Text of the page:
50.2.2. Relabeling a File System

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You may never need to relabel an entire file system. This usually occurs only when labeling a file system for SELinux for the first time, or when switching between different types of policy, such as changing from the targeted to the strict policy.
Relabeling a File System Using init

The recommended method for relabeling a file system is to reboot the machine. This allows the init process to perform the relabeling, ensuring that applications have the correct labels when they are started and that they are started in the right order. If you relabel a file system without rebooting, some processes may continue running with an incorrect context. Manually ensuring that all the daemons are restarted and running in the correct context can be difficult.

Use the following procedure to relabel a file system using this method.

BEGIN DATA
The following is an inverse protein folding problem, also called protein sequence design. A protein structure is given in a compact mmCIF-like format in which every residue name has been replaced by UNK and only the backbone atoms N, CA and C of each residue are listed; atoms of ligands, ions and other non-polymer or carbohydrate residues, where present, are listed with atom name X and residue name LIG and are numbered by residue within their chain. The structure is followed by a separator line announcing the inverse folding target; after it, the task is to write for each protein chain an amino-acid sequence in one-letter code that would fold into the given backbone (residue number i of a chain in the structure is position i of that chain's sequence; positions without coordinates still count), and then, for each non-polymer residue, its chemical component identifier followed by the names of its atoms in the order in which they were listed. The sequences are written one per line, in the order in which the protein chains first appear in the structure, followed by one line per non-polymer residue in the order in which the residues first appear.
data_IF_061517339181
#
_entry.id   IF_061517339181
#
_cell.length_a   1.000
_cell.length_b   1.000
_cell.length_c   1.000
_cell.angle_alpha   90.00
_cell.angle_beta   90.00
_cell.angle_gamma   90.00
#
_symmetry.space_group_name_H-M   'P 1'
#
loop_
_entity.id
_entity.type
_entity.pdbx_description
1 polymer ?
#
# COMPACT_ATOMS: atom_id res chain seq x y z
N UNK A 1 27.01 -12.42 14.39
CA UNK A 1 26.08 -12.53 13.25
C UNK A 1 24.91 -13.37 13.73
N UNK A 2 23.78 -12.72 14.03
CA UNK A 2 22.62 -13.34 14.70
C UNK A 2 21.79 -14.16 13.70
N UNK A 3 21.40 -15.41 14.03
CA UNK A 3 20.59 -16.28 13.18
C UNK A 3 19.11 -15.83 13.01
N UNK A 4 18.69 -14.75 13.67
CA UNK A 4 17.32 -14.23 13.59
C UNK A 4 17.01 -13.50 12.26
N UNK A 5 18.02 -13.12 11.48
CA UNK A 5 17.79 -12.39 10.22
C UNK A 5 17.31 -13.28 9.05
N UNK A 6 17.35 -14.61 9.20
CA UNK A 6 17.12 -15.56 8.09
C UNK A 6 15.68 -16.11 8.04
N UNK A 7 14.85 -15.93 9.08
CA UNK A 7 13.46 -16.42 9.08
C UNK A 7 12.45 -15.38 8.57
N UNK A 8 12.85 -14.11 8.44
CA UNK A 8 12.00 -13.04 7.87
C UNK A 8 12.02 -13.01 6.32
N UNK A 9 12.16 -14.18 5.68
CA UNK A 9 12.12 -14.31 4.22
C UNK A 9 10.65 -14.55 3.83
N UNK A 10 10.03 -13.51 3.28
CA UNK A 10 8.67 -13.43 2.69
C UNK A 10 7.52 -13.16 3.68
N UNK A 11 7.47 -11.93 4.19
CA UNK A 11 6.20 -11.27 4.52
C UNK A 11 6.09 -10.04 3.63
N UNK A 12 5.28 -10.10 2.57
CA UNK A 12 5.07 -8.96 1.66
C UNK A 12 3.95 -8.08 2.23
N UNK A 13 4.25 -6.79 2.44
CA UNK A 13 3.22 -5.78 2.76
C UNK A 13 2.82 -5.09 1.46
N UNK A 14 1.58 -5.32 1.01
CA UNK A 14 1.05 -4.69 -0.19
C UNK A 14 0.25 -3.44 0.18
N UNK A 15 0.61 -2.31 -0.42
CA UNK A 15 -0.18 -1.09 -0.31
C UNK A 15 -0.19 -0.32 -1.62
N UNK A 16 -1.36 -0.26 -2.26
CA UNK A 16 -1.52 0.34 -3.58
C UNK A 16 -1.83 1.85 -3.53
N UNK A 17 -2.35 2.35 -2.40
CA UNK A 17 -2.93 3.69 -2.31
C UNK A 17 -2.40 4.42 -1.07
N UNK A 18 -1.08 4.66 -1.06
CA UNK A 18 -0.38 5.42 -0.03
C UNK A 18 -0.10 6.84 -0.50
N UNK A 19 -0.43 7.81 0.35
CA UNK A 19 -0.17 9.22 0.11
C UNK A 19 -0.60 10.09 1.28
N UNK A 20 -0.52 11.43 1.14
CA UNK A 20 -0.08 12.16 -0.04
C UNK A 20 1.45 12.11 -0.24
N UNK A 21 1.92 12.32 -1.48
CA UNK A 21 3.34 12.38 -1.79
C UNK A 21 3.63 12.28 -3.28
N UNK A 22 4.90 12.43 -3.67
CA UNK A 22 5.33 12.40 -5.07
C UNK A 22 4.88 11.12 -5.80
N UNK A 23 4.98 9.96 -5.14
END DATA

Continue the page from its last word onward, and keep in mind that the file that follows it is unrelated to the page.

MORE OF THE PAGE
touch /.autorelabel
At boot time, init.rc checks for the existence of /.autorelabel. If this file exists, SELinux performs a complete file system relabel (using the /sbin/fixfiles -f -F relabel command), and then deletes /.autorelabel.
Relabeling a File System Using fixfiles

It is possible to relabel a file system using the fixfiles command, or to relabel based on the RPM database:

Use the following command to relabel a file system only using the fixfiles command:
fixfiles relabel
Use the following command to relabel a file system based on the RPM database:
fixfiles -R <packagename> restore
Using fixfiles to restore contexts from packages is safer and quicker.


Running fixfiles on the entire file system without rebooting may make the system unstable.
If the relabeling operation applies a new policy that is different from the policy that was in place when the system booted, existing processes may be running in incorrect and insecure domains. For example, a process could be in a domain that is not an allowed transition for that process in the new policy, granting unexpected permissions to that process alone.
In addition, one of the options to fixfiles relabel prompts for approval to empty /tmp/ because it is not possible to reliably relabel /tmp/. Since fixfiles is run as root, temporary files that applications are relying upon are erased. This could make the system unstable or behave unexpectedly.
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